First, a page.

Friday, 28 May 2010

Playing house

The playhouse is being dismembered. Loud cracks and splintering sounds are punctuated by sudden crashes, all of it reverberating down a green tunnel that is the row of gardens between two terraces. Virmas, a Lithuanian, and very possibly the best workman in London, is knocking it down.

Why? Because a neighbour living somewhere behind us, we don’t know exactly where, has objected. I bet they can hear it now, whoever they are. They might even be watching. Arguments, shouting children, booming music, we hear it all, and see quite a lot of it too. Our very own south London Rear Windows. Disgusted, I go back in the house to chop onions.

That playhouse was made from guilt - and my grandmother’s money. Guilt that, at our old house, three little boys had only a tiny, concrete garden to play in for years. The previous owner, fancying himself a bit of a bricklayer, had erected walls and platforms, none of them straight or level and all made of different materials, which dotted the area like toddler trip wire. Its only redeeming feature was a beautiful apple tree that Middle One in particular loved to climb.

On hot days that garden seemed to shrink, even after we eventually removed the concrete. It was so small the boys bounced off the fences while their footballs invariably bounced over them and adults, despite sitting as far away as possible, always got soaked from the paddling pool.

So what did we do? We moved to another house, where we live now, with another tiny garden. It faces northeast with no redeeming features whatsoever, not even a tree. Brilliant!

So when my grandmother left us a little money I hatched a cunning plan, (as Blackadder would say) finding out who owned disused land behind, (housing association) and enquiring if we might buy, or lease, it. After much to-ing and fro-ing we eventually signed a contract and the lovely Virmas come to sort it all, knocking down partitioning, erecting new fencing and laying turf.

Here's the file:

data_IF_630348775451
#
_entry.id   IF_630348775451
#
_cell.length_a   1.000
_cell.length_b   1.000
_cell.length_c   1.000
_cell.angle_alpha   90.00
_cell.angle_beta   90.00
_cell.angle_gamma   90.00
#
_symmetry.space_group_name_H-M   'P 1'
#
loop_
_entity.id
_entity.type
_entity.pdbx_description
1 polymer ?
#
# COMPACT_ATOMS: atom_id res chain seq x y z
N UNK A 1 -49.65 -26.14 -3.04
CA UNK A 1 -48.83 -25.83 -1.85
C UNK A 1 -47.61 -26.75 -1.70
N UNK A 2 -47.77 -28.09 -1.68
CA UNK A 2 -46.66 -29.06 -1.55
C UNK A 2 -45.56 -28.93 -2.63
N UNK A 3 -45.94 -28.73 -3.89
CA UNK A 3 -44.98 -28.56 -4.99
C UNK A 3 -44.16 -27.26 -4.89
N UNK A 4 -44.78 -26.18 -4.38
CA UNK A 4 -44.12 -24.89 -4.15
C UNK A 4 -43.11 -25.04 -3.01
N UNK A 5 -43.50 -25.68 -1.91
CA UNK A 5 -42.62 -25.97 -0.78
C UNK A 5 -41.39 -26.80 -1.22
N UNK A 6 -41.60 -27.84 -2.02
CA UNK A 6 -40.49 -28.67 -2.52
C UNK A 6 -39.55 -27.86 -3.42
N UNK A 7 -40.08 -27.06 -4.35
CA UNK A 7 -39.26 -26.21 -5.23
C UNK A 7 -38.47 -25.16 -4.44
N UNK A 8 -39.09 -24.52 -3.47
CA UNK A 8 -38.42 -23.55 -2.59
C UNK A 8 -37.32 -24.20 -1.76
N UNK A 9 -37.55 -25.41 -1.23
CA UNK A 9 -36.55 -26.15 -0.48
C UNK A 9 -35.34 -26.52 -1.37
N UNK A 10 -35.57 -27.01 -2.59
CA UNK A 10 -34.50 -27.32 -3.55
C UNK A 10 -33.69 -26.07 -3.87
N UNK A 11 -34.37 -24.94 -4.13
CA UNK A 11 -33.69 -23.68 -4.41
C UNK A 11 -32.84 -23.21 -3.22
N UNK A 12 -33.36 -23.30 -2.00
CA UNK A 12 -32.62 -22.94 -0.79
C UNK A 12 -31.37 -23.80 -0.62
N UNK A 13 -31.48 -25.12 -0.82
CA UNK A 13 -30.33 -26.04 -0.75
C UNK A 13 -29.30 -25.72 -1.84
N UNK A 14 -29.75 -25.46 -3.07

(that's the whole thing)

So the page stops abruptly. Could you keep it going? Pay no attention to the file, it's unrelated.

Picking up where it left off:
Voila! We doubled the size of our garden and gained a tree for Middle One to climb. But still, it was dull. A tree house would have been ideal, but complicated. So Virmas made a playhouse (essentially a shed on stilts) with a hole in the roof to climb out and railings so they wouldn’t fall off. We presented it to Youngest for his birthday last year.

For three weeks the idyll lasted, then a letter. Someone had complained; the Council wanted a look. Let them! Surely they can’t make us pull down a shed in our own garden? Ahh, the innocence…

It was a lovely South African lady at first. She smiled; she said she couldn’t imagine the Council taking it further, what with the expense and the inconvenience. So when new messages began again in January, from someone else, I was sure it was a mistake.

Nope. More visits and letters, phone calls and the threat of an injunction. We needed planning permission. For a shed! The charmless new official wrote there was evidence of “demonstrable harm,” involving “noise and privacy issues” for our neighbours (the ones who keep us up having parties and barbecues in the summer, no doubt). In other words, our noisy children could look over the fence.

Husband wanted to fight it. I wanted to let it go. Then I wanted to fight it and he wanted to just let it go. When we found out planning permission costs £150, entails endless forms and would probably be denied, in a rare moment of accord we rang Virmas. Let’s spend the money on something else!

Best thing we ever did. John Lewis just delivered. “This is much better than a playhouse!” say the boys and right now they’re screaming and shouting at the top of their voices as they jump up and down.

Of course, bouncing on the new trampoline gives a clear view of all the gardens around and one neighbour's garden in particular.

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